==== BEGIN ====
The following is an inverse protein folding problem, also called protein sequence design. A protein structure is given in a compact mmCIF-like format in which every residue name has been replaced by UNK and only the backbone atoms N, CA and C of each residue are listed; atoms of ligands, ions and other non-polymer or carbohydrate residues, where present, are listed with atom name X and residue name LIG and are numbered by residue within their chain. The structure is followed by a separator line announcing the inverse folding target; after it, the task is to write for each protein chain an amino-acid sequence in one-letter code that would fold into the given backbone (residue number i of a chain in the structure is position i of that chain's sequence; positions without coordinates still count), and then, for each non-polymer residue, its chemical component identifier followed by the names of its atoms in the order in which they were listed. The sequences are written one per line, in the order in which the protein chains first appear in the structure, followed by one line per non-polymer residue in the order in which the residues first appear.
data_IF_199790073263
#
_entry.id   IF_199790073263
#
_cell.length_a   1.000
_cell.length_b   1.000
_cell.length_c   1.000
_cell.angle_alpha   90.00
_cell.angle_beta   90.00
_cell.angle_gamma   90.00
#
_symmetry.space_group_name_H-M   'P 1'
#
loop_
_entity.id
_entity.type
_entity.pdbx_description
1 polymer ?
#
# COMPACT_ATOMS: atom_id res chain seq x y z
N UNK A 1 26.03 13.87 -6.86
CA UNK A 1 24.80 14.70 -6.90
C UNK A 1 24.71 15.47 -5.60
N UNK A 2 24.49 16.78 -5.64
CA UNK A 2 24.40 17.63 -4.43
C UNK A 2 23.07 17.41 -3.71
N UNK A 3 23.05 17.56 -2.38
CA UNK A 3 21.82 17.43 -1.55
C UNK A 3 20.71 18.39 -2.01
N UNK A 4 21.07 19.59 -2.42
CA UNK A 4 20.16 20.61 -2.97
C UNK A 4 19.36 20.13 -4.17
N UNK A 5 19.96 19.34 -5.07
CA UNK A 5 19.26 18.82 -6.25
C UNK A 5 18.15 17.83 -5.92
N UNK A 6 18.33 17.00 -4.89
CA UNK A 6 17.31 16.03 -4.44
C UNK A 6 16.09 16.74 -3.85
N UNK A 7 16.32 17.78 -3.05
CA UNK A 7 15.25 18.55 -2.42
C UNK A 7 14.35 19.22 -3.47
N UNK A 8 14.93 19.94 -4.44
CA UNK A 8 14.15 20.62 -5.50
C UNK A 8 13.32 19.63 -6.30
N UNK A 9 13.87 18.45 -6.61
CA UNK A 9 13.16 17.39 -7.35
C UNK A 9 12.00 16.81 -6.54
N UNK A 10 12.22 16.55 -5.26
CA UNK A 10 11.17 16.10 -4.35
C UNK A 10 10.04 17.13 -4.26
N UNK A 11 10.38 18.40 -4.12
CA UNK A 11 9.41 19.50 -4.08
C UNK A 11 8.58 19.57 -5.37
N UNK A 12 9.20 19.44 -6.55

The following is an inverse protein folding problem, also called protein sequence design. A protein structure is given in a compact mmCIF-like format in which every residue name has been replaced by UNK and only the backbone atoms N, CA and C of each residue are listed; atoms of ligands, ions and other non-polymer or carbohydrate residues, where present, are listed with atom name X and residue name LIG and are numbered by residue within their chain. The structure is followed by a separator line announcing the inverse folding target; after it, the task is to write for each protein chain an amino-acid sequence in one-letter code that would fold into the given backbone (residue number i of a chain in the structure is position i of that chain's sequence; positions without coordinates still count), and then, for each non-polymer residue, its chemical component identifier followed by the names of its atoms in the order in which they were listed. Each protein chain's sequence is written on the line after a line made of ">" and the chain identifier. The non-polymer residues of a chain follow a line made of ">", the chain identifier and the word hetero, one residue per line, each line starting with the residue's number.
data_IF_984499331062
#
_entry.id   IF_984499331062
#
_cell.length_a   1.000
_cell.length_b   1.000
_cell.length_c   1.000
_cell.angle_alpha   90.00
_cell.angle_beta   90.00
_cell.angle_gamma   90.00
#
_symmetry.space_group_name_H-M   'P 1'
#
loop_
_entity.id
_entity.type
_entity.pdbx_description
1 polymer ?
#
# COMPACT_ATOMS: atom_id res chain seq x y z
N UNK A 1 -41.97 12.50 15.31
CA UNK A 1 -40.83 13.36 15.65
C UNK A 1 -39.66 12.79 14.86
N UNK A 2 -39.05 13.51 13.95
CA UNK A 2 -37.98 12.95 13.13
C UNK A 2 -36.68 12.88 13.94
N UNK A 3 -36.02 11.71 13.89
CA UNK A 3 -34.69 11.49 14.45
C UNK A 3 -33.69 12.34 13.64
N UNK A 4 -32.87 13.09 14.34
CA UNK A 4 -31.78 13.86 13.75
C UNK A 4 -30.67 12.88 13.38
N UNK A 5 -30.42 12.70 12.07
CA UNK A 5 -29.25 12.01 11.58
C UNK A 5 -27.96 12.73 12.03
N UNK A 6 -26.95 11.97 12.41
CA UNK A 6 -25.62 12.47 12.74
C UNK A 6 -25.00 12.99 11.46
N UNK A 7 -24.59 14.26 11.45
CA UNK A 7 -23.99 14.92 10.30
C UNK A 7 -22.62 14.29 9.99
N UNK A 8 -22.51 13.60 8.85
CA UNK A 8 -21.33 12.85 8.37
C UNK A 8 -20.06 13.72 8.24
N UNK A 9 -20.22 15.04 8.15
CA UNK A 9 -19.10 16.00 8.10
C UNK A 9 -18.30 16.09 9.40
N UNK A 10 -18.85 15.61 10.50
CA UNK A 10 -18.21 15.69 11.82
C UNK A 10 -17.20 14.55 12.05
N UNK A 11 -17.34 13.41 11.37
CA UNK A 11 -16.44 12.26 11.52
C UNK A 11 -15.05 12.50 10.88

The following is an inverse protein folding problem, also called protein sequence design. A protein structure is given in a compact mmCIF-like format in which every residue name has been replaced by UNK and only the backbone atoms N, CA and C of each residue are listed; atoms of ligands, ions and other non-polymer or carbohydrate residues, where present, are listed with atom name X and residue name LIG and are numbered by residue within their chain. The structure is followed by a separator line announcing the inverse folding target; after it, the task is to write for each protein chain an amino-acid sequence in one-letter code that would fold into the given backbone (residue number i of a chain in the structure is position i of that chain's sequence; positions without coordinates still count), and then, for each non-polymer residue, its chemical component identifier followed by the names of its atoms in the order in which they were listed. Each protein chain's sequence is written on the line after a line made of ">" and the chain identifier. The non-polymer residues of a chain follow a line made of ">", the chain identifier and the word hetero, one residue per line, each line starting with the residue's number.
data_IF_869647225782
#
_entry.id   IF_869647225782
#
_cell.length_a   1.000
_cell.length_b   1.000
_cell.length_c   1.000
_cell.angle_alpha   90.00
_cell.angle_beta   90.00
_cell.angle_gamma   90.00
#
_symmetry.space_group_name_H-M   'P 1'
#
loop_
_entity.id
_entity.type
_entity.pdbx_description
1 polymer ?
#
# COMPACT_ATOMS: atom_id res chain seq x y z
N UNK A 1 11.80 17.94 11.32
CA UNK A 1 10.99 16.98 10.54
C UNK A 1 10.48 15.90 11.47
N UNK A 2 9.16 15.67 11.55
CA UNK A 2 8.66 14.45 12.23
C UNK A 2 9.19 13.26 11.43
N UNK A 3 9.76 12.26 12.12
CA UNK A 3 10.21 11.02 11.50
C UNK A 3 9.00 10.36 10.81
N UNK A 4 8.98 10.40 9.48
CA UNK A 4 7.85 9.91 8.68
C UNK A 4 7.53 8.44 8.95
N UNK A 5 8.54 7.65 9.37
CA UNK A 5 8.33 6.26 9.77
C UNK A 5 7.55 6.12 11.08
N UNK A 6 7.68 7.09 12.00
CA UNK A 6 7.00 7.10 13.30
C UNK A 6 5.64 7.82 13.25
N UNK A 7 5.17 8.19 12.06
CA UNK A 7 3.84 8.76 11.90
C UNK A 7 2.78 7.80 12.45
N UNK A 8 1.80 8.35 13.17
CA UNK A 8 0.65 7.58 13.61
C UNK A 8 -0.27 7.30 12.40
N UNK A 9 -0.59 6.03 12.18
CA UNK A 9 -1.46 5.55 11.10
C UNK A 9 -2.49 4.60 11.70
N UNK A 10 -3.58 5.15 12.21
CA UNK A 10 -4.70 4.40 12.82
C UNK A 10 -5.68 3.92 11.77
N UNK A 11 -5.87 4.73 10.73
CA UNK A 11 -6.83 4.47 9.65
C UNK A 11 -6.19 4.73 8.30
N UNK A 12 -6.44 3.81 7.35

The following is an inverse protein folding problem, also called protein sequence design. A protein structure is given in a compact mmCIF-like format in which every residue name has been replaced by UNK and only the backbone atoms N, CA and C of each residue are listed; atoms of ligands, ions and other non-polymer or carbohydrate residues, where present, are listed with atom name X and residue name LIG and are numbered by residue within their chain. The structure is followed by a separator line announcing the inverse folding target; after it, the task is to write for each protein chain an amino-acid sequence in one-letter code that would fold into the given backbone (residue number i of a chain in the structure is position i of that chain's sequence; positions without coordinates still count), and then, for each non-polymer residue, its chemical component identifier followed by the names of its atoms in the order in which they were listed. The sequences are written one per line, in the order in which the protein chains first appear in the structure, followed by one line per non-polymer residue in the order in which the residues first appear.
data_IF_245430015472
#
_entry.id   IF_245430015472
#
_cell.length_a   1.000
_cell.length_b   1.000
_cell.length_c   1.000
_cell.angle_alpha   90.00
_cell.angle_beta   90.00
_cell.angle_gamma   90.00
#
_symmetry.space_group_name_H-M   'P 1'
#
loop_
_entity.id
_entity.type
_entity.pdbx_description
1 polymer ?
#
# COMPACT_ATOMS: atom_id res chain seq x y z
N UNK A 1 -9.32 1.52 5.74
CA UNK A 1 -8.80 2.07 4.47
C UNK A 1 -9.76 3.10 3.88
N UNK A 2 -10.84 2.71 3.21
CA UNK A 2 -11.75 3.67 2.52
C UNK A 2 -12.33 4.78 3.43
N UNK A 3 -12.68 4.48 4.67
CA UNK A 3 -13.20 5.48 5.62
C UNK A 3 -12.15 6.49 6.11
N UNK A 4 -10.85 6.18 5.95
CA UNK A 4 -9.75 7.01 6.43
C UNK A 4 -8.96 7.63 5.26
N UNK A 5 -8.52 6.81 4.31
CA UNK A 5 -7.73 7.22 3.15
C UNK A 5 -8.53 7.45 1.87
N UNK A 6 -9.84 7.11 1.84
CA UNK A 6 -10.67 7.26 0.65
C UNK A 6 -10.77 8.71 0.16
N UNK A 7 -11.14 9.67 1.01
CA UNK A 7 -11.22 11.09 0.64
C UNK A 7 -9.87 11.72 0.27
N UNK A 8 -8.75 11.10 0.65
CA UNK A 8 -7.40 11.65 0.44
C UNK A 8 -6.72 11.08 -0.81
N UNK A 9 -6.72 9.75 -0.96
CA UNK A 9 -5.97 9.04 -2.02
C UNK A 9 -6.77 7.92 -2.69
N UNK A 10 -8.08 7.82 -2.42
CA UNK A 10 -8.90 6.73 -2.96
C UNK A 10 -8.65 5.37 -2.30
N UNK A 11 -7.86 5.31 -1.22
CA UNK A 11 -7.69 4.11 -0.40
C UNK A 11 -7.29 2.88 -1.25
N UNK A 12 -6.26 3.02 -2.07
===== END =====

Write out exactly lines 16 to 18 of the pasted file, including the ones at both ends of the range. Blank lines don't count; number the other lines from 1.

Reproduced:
_entity.id
_entity.type
_entity.pdbx_description